Mount Auburn Cemetery: Cambridge and Watertown, Massachusetts
Mount Auburn, the first "rural" landscaped cemetery in the U.S., not only changed how America thought about death, burial practices, and commemorating the dead, it also launched the 19th century rural cemetery and public park movements.
The cemetery is bounded by Mount Auburn Street on the north, Coolidge Avenue on the south and east, Grove Street on the south and west, and Sand Banks Cemetery on the west.
Dr. Jacob Bigelow conceptualized Mount Auburn in 1825 in response to concerns about burials taking place under churches and in overcrowded and poorly maintained burial grounds. The Massachusetts Horticultural Society used 72 acres to establish a new type of cemetery in 1831. The design, influenced by Père Lachaise Cemetery in Paris, was created largely by Henry Alexander Scammell Dearborn with assistance from Bigelow and Alexander Wadsworth.
Today Mount Auburn encompasses 175 acres, functioning as an arboretum and wildlife sanctuary as well as a place to bury and commemorate the dead. An exceptional collection of trees, shrubs, and herbaceous plants provide habitat for a variety of wildlife. Panoramic views of the cemetery, Boston, Cambridge, and beyond can be taken in from the top of the cemetery's 62-foot tall Washington Tower.
Recognized as one of the country's "most significant designed landscapes" and listed in the National Register of Historic Places as well as being a designated National Historic Landmark, Mount Auburn Cemetery draws 200,000 visitors annually. Among the most popular times of the year is the month of May, when birdwatchers arrive by the thousands for the spring migration.
Throughout its history Mount Auburn has been a nondenominational, non-exclusionary cemetery used by people of all races and faiths, from wealthy and prominent Bostonians to Civil War volunteer infantrymen.
Defining Characteristics, Features
History, Community Involvement
- Model for "rural" cemetery movement; nine major cemeteries designed after Mount Auburn within 15 years of cemetery's opening (1831)
- Influenced America's late 19th century urban park movement; source of inspiration for New York City's Central Park
- After opening becomes as popular with tourists as Niagara Falls and Mount Vernon
- Adjacent property acquired, expanding cemetery to 110 acres by 1833; additional land acquisitions through time have resulted in present 175-acre site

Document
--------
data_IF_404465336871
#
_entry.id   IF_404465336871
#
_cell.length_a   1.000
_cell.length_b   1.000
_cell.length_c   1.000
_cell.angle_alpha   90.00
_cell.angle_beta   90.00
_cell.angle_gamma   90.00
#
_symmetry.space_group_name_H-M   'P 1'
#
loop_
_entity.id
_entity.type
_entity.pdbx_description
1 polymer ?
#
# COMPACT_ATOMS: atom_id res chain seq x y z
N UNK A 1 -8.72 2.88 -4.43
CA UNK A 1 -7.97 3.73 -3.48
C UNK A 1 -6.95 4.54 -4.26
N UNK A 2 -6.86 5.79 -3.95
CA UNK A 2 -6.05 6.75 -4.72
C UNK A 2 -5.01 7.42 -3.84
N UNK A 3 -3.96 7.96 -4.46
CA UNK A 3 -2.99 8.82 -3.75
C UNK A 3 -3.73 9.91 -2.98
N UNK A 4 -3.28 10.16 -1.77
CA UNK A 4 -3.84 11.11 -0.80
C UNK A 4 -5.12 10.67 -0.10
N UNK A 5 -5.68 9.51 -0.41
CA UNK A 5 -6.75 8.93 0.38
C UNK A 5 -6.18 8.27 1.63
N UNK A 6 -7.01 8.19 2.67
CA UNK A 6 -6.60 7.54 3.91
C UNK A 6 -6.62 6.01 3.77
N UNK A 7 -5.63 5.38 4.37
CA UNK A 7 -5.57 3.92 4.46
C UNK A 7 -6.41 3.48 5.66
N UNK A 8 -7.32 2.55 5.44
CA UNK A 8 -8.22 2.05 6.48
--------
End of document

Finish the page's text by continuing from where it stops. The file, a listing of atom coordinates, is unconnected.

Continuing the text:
- Included in National Register of Historic Places (1975); designated a National Historic Landmark (2003)
- Friends of Mount Auburn Cemetery established 1986; assists in the conservation and preservation of cemetery; more than 1,200 active members
- Cemetery master plan completed (1993); addresses lack of space to continue development of traditional in-ground burials, as well as increasing pressures for additional recreational and contemplative areas
- Master Plan recommendations include preserving natural and designed elements; existing monuments and structures; establishing landscape character zones; implementing horticulture policy
- Nondenominational; more than 95,000 people are buried in the cemetery, with the addition of 500 individuals each year; development of new burial space continues
- More than 900 persons from Civil War are buried or memorialized in cemetery
- Garden styles include Victorian-era, contemporary, natural woodlands, formal ornamental
- Approximately 5,000 trees representing almost 700 species; some oak trees predate cemetery
- Many trees, shrubs, herbaceous plants tagged with scientific and common names
- Salamanders, frogs, turtles, owls, and hawks live here year-round; resting area for migratory birds; designated an Important Bird Area by Massachusetts Audubon Society
- Cemetery utilizes organic and sustainable horticulture methods
- Environmental health of cemetery a primary concern since 1993 Master Plan
Monuments and architecture
- The Egyptian Revival Gatehouse is first building using wood dusted with sand (1832); later rebuilt using Quincy granite (1842)
- The Gothic Revival-style Bigelow Chapel originally built during 1840s using Quincy granite; rebuilt during 1850s; used for funerals, memorial services, and public programs
- More than 44,000 monuments commemorate those buried; evolution of monument styles illustrates 180 years of changing tastes in funerary art and ideas about life and death
- The 62-foot-tall Washington Tower (1852-54) displays Boston Granite style prominent during 19th century; affords panoramic views of Boston
- Story Chapel and Administration Building built using Potsdam sandstone (1896-98); building used for funerals, memorial services, and Visitors Center
- $2 million restoration of Bigelow Chapel (2005-2006) including replacement of slate roof, repointing of entire structure, rebuilding of chapel pinnacles, and conservation of historic stained glass window
- Recently constructed greenhouse , recommended in 1993 Master Plan, uses state-of-the-art technology including open-vent roofing
Activities, self-guided programs
- Hosts memorial services, funerals, wedding ceremonies, and private meetings
- Accessible by car, bike, and public transportation; open to the public every day of the year
- Cars, but not bicycles or motorcycles, allowed within the cemetery
- Approximately 10 miles of paved roads, plus many additional walking paths; one- and two-mile walking path loops are clearly designated
- Audio walking and driving tours; self-guided brochures; self-guided tours via smartphone app
- Friends of Mount Auburn hosts walks, talks, concerts, and special events throughout the year
- Mount Auburn loans parcel of land to Watertown Community Gardens to support local food and edible gardens movement (2012)